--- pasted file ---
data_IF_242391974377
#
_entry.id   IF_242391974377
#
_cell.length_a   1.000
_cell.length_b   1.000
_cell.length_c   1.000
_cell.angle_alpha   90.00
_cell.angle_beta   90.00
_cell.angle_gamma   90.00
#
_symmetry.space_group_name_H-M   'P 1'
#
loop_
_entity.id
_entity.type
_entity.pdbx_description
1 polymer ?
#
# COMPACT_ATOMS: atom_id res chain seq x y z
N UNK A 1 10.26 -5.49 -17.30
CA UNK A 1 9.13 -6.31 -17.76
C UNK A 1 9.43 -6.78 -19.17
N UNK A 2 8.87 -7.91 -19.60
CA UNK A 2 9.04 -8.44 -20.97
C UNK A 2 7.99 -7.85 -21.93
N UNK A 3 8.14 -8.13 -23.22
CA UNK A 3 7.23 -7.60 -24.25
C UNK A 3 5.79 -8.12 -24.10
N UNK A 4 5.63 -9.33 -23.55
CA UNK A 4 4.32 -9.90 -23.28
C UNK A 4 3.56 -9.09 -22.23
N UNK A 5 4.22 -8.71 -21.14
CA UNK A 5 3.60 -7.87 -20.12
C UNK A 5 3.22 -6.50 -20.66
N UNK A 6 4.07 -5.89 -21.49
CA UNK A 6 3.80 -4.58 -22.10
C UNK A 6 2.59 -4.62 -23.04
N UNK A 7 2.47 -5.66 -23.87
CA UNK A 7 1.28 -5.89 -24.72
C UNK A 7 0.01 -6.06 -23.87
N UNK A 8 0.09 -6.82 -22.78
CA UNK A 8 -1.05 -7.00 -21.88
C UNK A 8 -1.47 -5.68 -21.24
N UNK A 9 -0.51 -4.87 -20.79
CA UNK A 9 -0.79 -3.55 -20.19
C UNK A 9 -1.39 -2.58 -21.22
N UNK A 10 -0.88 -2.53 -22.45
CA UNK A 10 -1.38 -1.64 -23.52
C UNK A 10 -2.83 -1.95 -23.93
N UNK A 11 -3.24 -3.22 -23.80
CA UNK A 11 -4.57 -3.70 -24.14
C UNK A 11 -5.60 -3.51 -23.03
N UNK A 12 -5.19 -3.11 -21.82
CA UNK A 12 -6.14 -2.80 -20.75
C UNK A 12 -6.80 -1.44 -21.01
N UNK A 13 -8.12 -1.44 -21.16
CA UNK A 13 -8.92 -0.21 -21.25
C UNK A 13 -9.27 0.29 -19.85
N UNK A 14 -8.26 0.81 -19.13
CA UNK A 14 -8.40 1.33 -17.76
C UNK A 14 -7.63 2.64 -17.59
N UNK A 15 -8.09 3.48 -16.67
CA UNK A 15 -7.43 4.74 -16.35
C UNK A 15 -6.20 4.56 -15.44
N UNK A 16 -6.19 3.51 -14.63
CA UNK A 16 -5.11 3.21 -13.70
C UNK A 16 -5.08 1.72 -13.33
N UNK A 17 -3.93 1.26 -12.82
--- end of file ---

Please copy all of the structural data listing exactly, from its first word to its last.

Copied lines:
data_IF_242391974377
#
_entry.id   IF_242391974377
#
_cell.length_a   1.000
_cell.length_b   1.000
_cell.length_c   1.000
_cell.angle_alpha   90.00
_cell.angle_beta   90.00
_cell.angle_gamma   90.00
#
_symmetry.space_group_name_H-M   'P 1'
#
loop_
_entity.id
_entity.type
_entity.pdbx_description
1 polymer ?
#
# COMPACT_ATOMS: atom_id res chain seq x y z
N UNK A 1 10.26 -5.49 -17.30
CA UNK A 1 9.13 -6.31 -17.76
C UNK A 1 9.43 -6.78 -19.17
N UNK A 2 8.87 -7.91 -19.60
CA UNK A 2 9.04 -8.44 -20.97
C UNK A 2 7.99 -7.85 -21.93
N UNK A 3 8.14 -8.13 -23.22
CA UNK A 3 7.23 -7.60 -24.25
C UNK A 3 5.79 -8.12 -24.10
N UNK A 4 5.63 -9.33 -23.55
CA UNK A 4 4.32 -9.90 -23.28
C UNK A 4 3.56 -9.09 -22.23
N UNK A 5 4.22 -8.71 -21.14
CA UNK A 5 3.60 -7.87 -20.12
C UNK A 5 3.22 -6.50 -20.66
N UNK A 6 4.07 -5.89 -21.49
CA UNK A 6 3.80 -4.58 -22.10
C UNK A 6 2.59 -4.62 -23.04
N UNK A 7 2.47 -5.66 -23.87
CA UNK A 7 1.28 -5.89 -24.72
C UNK A 7 0.01 -6.06 -23.87
N UNK A 8 0.09 -6.82 -22.78
CA UNK A 8 -1.05 -7.00 -21.88
C UNK A 8 -1.47 -5.68 -21.24
N UNK A 9 -0.51 -4.87 -20.79
CA UNK A 9 -0.79 -3.55 -20.19
C UNK A 9 -1.39 -2.58 -21.22
N UNK A 10 -0.88 -2.53 -22.45
CA UNK A 10 -1.38 -1.64 -23.52
C UNK A 10 -2.83 -1.95 -23.93
N UNK A 11 -3.24 -3.22 -23.80
CA UNK A 11 -4.57 -3.70 -24.14
C UNK A 11 -5.60 -3.51 -23.03
N UNK A 12 -5.19 -3.11 -21.82
CA UNK A 12 -6.14 -2.80 -20.75
C UNK A 12 -6.80 -1.44 -21.01
N UNK A 13 -8.12 -1.44 -21.16
CA UNK A 13 -8.92 -0.21 -21.25
C UNK A 13 -9.27 0.29 -19.85
N UNK A 14 -8.26 0.81 -19.13
CA UNK A 14 -8.40 1.33 -17.76
C UNK A 14 -7.63 2.64 -17.59
N UNK A 15 -8.09 3.48 -16.67
CA UNK A 15 -7.43 4.74 -16.35
C UNK A 15 -6.20 4.56 -15.44
N UNK A 16 -6.19 3.51 -14.63
CA UNK A 16 -5.11 3.21 -13.70
C UNK A 16 -5.08 1.72 -13.33
N UNK A 17 -3.93 1.26 -12.82